Guth started his physics career in this sunny scientific world. Now sixty-four years old and a professor at MIT, he was in his early thirties when he proposed a major revision to the Big Bang theory, something called inflation. We now have a great deal of evidence suggesting that our universe began as a nugget of extremely high density and temperature about 14 billion years ago and has been expanding, thinning out, and cooling ever since. The theory of inflation proposes that when our universe was only about a trillionth of a trillionth of a trillionth of a second old, a peculiar type of energy caused the cosmos to expand very rapidly. A tiny fraction of a second later, the universe returned to the more leisurely rate of expansion of the standard Big Bang model. Inflation solved a number of outstanding problems in cosmology, such as why the universe appears so homogeneous on large scales.

When I visited Guth in his third-floor office at MIT one cool day in May, I could barely see him above the stacks of paper and empty Diet Coke bottles on his desk. More piles of paper and dozens of magazines littered the floor. In fact, a few years ago Guth won a contest sponsored by the Boston Globe for the messiest office in the city. The prize was the services of a professional organizer for one day. “She was actually more a nuisance than a help. She took piles of envelopes from the floor and began sorting them according to size.” He wears aviator-style eyeglasses, keeps his hair long, and chain-drinks Diet Cokes. “The reason I went into theoretical physics,” Guth tells me, “is that I liked the idea that we could understand everything—i.e., the universe—in terms of mathematics and logic.” He gives a bitter laugh. We have been talking about the multiverse.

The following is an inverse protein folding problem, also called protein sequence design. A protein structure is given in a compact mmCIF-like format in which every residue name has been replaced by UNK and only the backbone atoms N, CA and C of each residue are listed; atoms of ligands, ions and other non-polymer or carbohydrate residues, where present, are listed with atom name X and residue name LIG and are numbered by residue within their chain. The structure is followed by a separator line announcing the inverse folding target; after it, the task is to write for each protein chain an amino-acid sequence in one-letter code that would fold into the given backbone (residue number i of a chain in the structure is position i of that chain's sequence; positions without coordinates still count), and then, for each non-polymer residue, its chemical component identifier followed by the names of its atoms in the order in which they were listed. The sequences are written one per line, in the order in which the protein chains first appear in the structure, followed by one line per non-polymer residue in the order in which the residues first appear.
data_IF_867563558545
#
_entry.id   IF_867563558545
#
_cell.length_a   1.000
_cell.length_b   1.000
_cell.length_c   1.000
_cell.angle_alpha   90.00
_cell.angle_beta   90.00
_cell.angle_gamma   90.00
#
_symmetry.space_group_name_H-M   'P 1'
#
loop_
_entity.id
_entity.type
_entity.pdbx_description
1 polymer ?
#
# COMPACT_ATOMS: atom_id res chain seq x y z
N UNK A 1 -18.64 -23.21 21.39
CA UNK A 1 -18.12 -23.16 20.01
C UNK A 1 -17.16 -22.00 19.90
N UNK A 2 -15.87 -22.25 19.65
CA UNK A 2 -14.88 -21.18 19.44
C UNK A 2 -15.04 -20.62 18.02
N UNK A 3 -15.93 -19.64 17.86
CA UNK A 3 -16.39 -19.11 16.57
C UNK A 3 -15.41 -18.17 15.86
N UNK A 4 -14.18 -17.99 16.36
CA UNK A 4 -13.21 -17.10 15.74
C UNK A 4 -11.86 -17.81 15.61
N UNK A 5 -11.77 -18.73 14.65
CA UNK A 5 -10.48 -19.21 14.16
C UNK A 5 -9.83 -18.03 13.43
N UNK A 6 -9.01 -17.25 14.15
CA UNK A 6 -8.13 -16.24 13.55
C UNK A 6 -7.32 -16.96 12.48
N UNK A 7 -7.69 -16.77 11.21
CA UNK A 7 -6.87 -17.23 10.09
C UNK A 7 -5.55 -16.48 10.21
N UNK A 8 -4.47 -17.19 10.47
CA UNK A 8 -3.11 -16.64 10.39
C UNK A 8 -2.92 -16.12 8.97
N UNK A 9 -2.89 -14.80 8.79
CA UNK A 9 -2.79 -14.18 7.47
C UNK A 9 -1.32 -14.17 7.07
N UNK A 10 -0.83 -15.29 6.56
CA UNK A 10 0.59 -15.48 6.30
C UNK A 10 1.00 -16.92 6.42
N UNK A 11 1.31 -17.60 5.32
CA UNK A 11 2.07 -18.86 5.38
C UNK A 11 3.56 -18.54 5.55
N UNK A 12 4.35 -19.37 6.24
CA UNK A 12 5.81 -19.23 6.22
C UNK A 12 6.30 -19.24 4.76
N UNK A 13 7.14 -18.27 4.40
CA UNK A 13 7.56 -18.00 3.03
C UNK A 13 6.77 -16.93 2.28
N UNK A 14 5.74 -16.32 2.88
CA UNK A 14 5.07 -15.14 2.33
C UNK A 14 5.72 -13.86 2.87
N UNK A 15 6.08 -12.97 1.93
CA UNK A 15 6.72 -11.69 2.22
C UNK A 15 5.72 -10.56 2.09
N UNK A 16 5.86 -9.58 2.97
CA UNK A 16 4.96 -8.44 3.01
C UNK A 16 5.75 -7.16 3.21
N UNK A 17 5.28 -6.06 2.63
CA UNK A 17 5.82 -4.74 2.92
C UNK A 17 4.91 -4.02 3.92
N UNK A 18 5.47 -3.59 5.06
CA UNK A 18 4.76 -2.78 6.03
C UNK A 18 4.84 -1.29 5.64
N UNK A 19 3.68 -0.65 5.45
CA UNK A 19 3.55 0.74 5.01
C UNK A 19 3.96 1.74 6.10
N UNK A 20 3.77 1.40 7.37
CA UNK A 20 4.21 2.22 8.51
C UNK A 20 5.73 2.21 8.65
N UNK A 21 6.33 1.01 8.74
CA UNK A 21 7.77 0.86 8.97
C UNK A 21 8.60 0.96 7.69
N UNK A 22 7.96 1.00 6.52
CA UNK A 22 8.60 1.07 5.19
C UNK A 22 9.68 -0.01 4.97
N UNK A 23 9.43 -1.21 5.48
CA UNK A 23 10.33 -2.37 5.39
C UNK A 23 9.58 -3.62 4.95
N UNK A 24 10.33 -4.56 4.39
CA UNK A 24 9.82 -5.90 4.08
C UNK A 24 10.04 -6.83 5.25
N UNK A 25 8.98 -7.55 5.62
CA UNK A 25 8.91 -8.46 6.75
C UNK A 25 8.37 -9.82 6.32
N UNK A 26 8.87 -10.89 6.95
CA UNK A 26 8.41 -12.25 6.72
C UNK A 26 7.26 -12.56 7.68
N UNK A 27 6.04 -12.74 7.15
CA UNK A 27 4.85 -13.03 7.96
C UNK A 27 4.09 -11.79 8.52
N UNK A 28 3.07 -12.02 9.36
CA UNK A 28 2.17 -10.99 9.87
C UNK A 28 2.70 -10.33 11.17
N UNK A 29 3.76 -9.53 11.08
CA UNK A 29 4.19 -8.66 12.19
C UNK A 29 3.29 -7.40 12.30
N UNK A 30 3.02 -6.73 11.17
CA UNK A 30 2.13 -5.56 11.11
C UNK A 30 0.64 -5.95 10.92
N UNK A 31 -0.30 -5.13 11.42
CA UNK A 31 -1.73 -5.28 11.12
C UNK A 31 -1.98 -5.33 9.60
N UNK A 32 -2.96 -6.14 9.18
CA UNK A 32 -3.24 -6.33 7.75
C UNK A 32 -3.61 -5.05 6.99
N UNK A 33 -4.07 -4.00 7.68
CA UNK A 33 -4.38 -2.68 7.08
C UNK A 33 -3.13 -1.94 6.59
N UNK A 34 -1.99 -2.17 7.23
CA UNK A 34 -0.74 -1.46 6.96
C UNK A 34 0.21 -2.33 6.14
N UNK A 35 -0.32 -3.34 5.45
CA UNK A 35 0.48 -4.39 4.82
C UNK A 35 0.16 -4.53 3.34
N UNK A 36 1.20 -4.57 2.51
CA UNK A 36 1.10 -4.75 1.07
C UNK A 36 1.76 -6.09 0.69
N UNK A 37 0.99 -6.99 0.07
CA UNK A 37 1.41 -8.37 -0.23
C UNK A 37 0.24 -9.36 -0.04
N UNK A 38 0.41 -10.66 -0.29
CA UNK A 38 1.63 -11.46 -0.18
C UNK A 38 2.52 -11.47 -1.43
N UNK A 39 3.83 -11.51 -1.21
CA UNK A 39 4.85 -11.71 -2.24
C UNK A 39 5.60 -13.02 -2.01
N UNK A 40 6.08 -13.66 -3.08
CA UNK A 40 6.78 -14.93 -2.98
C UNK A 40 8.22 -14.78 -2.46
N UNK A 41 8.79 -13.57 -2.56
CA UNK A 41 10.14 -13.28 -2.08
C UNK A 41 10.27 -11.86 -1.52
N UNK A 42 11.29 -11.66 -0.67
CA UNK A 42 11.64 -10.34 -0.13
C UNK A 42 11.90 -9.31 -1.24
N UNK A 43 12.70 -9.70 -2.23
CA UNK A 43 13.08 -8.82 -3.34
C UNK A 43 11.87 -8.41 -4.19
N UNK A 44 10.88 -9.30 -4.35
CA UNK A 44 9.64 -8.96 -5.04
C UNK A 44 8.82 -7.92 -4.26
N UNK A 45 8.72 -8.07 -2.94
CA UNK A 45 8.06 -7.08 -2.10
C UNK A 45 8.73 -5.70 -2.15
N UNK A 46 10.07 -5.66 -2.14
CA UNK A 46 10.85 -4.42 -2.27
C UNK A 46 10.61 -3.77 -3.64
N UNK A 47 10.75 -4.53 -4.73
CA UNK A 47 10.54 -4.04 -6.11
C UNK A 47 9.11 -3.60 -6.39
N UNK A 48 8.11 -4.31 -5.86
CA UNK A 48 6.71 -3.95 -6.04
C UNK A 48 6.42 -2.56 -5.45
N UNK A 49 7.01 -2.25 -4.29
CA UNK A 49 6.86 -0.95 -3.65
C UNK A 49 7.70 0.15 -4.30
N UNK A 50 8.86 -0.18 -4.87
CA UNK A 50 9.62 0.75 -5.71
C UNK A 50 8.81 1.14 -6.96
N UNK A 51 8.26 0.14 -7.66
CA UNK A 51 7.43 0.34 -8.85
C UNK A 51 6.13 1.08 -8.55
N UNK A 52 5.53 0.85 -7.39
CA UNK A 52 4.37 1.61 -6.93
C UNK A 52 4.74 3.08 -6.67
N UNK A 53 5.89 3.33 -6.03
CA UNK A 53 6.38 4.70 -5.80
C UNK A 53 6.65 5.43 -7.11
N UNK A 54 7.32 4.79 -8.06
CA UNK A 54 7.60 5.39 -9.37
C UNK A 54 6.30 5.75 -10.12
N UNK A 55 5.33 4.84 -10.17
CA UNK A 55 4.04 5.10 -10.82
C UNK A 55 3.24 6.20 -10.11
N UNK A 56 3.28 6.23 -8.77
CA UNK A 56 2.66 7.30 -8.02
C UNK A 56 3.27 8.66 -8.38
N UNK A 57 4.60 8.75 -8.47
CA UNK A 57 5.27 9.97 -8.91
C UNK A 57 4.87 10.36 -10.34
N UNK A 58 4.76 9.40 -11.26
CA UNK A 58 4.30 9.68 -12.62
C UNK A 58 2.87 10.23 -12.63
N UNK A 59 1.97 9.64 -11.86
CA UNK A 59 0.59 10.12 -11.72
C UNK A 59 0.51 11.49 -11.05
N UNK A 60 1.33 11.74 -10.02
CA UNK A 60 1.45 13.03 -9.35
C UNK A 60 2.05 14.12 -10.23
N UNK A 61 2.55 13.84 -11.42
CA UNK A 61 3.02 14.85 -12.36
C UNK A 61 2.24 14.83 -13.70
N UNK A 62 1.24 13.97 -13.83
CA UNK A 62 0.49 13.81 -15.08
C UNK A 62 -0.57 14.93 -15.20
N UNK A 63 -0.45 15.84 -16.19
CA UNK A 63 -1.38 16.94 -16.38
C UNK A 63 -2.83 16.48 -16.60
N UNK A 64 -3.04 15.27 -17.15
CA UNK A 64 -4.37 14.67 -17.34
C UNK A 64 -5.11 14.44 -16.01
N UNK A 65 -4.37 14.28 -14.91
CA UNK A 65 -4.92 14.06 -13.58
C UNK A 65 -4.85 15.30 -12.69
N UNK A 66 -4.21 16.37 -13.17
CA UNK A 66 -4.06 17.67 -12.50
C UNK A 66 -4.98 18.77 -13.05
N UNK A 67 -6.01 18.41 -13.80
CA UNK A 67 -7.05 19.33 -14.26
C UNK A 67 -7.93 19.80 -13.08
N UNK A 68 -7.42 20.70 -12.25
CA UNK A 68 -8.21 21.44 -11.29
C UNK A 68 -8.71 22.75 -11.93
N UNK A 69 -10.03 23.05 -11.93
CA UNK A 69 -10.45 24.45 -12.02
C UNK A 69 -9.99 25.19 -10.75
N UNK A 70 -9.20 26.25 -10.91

While challenging the Platonic dream of theoretical physicists, the multiverse idea does explain one aspect of our universe that has unsettled some scientists for years: according to various calculations, if the values of some of the fundamental parameters of our universe were a little larger or a little smaller, life could not have arisen. For example, if the nuclear force were a few percentage points stronger than it actually is, then all the hydrogen atoms in the infant universe would have fused with other hydrogen atoms to make helium, and there would be no hydrogen left. No hydrogen means no water. Although we are far from certain about what conditions are necessary for life, most biologists believe that water is necessary. On the other hand, if the nuclear force were substantially weaker than what it actually is, then the complex atoms needed for biology could not hold together. As another example, if the relationship between the strengths of the gravitational force and the electromagnetic force were not close to what it is, then the cosmos would not harbor any stars that explode and spew out life-supporting chemical elements into space or any other stars that form planets. Both kinds of stars are required for the emergence of life. The strengths of the basic forces and certain other fundamental parameters in our universe appear to be “fine-tuned” to allow the existence of life. The recognition of this fine­tuning led British physicist Brandon Carter to articulate what he called the anthropic principle, which states that the universe must have the parameters it does because we are here to observe it. Actually, the word anthropic, from the Greek for “man,” is a misnomer: if these fundamental parameters were much different from what they are, it is not only human beings who would not exist. No life of any kind would exist.